Captive in Capetown

Clinging on to the African Continent’s bottom in Capetown waiting for our bikes to be released from Customs so we have the means to ride Up Africa. The shroud of cloud over Table Mountain is as per the “tablecloth” of the tourist brochures and the temperature at the top is as cool and sharp as a winter’s morn in Methven. Jet lag kicks in suddenly and we scramble off the top of the mountain in a daze before collapsing in bed. It’s only 6pm but we are knackered.

Next day to Robben Island, Nelson Mandela’s home for 18 of his 27 years of incarceration, reminiscent of Papillion the movie more than Alcatraz that other famous island prison – probably because its prisoners were political rather than felons. District 6, home to 65,000 people in the heart of Capetown today is just paddocks as a result of the apartheid regime’s removal programme – reminds us a bit of District 9, New Orleans similarly barren as a result of Katrina’s equally brutal removal.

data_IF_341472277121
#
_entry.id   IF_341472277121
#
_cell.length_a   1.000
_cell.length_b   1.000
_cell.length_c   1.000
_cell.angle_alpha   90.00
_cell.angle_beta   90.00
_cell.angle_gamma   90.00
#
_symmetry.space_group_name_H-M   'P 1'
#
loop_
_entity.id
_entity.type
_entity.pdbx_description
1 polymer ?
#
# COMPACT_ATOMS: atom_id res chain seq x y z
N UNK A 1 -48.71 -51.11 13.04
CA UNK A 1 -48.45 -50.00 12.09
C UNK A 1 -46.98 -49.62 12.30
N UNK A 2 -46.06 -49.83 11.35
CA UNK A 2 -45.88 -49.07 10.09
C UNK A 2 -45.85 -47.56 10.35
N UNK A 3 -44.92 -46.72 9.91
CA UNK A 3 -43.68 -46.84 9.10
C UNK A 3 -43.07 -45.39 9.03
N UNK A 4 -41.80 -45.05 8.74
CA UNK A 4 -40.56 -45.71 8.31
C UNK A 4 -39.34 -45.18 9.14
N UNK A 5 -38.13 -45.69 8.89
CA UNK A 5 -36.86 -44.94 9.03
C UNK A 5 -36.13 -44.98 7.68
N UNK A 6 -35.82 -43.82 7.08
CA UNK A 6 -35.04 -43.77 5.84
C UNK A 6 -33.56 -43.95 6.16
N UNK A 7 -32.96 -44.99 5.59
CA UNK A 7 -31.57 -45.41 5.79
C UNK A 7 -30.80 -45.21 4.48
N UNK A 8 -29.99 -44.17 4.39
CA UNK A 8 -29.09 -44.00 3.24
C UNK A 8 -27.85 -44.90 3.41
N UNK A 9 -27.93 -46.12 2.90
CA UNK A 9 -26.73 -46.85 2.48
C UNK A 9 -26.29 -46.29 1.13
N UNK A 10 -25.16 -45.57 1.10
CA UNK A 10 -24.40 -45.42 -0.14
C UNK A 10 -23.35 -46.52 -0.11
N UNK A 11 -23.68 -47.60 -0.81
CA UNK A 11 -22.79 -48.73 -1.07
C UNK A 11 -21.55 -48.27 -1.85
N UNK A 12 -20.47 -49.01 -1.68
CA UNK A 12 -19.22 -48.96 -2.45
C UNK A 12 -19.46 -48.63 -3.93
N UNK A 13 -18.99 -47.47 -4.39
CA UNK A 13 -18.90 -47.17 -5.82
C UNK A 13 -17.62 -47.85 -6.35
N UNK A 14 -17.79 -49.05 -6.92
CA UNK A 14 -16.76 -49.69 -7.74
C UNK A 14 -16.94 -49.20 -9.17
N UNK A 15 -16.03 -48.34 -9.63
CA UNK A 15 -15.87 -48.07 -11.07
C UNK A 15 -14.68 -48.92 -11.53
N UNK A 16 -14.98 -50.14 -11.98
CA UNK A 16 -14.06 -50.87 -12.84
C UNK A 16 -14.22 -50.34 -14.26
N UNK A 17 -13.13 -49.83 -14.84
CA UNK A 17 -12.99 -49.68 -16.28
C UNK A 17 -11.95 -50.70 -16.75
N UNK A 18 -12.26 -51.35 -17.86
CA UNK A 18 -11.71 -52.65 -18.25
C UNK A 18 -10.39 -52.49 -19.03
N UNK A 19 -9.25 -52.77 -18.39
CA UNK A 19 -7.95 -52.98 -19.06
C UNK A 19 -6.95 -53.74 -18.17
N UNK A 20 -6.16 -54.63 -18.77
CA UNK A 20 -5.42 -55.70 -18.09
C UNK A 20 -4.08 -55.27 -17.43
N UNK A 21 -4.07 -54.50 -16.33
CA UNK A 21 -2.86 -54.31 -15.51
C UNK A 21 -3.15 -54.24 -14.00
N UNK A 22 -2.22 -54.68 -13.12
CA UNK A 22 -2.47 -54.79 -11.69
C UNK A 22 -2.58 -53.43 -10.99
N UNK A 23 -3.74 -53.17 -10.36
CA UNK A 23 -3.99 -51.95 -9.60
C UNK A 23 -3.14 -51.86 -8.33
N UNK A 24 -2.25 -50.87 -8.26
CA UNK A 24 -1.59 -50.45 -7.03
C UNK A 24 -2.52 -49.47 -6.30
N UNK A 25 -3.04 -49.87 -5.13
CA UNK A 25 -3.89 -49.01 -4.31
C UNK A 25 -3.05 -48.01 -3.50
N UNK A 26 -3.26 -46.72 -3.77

Then guests in a shanty township, evidence that the pressure from 90% of South Africa’s population that would like a share of the spoils, remains this country’s largest challenge. Amongst the rats and the raw sewerage the families live in hope, albeit that they spoil the view of the electrically encased mansions across the valley that would rather see native flora than fauna.

While this European toehold of Africa’s continent feels as fragile as ever, it serves as a magnet to Africa’s unwanted who continue to flock south. What a cross to bear.

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